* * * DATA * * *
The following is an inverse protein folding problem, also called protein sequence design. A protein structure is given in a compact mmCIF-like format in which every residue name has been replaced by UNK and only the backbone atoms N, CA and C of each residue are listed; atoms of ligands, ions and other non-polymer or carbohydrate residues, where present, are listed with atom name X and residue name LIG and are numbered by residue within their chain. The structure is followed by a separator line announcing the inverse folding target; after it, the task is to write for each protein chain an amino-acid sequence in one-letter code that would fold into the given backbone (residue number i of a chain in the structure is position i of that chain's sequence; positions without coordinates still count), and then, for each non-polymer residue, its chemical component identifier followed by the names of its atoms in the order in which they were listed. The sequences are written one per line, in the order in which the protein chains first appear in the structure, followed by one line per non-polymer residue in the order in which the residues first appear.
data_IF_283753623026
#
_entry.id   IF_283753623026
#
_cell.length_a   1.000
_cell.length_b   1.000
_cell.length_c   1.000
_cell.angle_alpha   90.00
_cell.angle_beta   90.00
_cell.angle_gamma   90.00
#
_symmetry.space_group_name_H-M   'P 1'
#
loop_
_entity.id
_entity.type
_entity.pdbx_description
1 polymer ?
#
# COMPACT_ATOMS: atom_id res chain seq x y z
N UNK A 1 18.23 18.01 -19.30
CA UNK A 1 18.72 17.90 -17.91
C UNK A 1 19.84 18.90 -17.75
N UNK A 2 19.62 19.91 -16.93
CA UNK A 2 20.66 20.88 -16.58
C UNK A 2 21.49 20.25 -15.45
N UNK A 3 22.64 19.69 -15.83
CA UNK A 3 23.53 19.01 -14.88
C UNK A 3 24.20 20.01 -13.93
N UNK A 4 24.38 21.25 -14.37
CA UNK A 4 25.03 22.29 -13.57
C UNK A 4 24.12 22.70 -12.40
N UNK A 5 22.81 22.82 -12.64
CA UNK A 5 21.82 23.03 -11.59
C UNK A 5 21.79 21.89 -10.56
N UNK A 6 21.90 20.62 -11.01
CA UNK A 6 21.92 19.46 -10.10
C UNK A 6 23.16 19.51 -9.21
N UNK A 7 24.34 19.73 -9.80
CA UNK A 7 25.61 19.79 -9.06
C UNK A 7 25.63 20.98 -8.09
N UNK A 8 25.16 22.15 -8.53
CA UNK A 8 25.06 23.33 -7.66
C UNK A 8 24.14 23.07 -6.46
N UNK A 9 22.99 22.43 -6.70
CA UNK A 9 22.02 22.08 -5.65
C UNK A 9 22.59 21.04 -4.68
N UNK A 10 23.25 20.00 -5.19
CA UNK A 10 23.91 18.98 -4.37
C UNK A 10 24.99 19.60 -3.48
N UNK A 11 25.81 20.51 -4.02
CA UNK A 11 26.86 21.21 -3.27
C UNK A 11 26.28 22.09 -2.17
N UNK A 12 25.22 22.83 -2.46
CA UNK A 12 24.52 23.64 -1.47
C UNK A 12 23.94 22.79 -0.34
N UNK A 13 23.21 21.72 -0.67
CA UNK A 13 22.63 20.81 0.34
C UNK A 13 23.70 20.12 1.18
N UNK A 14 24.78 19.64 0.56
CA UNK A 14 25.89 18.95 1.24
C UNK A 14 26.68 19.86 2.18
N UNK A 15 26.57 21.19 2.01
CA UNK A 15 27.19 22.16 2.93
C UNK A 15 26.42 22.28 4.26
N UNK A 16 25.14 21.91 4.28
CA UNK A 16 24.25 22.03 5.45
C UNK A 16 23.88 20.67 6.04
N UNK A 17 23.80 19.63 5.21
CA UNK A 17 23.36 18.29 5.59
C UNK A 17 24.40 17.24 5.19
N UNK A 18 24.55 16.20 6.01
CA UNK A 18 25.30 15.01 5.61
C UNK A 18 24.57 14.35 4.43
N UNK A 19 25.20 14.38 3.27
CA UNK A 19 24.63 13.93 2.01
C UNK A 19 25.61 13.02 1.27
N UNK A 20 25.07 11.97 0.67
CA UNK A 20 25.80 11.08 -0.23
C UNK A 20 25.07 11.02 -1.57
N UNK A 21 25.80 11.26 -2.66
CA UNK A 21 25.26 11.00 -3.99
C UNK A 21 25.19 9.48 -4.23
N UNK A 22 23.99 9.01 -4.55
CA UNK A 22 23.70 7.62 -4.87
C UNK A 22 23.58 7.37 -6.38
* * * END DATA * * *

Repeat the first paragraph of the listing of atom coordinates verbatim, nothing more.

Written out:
The following is an inverse protein folding problem, also called protein sequence design. A protein structure is given in a compact mmCIF-like format in which every residue name has been replaced by UNK and only the backbone atoms N, CA and C of each residue are listed; atoms of ligands, ions and other non-polymer or carbohydrate residues, where present, are listed with atom name X and residue name LIG and are numbered by residue within their chain. The structure is followed by a separator line announcing the inverse folding target; after it, the task is to write for each protein chain an amino-acid sequence in one-letter code that would fold into the given backbone (residue number i of a chain in the structure is position i of that chain's sequence; positions without coordinates still count), and then, for each non-polymer residue, its chemical component identifier followed by the names of its atoms in the order in which they were listed. The sequences are written one per line, in the order in which the protein chains first appear in the structure, followed by one line per non-polymer residue in the order in which the residues first appear.